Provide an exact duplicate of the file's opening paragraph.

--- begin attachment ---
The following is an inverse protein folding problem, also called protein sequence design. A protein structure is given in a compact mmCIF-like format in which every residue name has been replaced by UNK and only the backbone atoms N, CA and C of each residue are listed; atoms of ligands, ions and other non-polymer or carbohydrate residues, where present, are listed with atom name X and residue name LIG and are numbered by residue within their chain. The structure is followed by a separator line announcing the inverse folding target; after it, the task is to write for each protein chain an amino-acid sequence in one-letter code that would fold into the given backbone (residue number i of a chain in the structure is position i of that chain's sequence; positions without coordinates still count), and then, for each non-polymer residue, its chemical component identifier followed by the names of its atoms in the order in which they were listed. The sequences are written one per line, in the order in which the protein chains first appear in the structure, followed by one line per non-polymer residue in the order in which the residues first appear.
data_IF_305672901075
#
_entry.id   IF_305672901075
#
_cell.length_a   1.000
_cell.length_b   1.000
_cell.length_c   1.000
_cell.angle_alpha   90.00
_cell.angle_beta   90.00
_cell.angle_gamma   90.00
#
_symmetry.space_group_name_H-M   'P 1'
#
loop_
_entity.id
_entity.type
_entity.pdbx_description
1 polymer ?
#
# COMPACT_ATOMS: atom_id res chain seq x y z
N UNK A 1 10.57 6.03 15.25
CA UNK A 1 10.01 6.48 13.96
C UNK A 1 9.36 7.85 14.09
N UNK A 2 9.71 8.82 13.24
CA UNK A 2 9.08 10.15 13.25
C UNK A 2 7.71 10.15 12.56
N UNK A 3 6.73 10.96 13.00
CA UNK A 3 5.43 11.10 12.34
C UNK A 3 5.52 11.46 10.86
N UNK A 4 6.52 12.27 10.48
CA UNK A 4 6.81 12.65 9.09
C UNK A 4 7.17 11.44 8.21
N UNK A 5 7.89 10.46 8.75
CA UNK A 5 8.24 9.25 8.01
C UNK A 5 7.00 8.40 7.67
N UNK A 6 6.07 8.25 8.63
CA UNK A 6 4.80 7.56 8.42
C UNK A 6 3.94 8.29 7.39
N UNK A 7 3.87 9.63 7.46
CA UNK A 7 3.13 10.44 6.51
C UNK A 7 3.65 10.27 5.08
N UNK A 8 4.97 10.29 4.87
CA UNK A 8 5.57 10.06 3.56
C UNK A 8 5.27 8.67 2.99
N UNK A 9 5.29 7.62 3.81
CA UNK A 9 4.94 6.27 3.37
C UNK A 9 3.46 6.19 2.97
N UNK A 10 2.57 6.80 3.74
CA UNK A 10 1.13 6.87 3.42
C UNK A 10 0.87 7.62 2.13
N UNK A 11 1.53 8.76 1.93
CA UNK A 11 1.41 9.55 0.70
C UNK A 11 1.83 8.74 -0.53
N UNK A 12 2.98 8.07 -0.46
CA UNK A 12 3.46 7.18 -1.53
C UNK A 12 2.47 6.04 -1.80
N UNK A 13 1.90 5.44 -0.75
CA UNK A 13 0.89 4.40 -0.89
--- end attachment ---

The following is an inverse protein folding problem, also called protein sequence design. A protein structure is given in a compact mmCIF-like format in which every residue name has been replaced by UNK and only the backbone atoms N, CA and C of each residue are listed; atoms of ligands, ions and other non-polymer or carbohydrate residues, where present, are listed with atom name X and residue name LIG and are numbered by residue within their chain. The structure is followed by a separator line announcing the inverse folding target; after it, the task is to write for each protein chain an amino-acid sequence in one-letter code that would fold into the given backbone (residue number i of a chain in the structure is position i of that chain's sequence; positions without coordinates still count), and then, for each non-polymer residue, its chemical component identifier followed by the names of its atoms in the order in which they were listed. The sequences are written one per line, in the order in which the protein chains first appear in the structure, followed by one line per non-polymer residue in the order in which the residues first appear.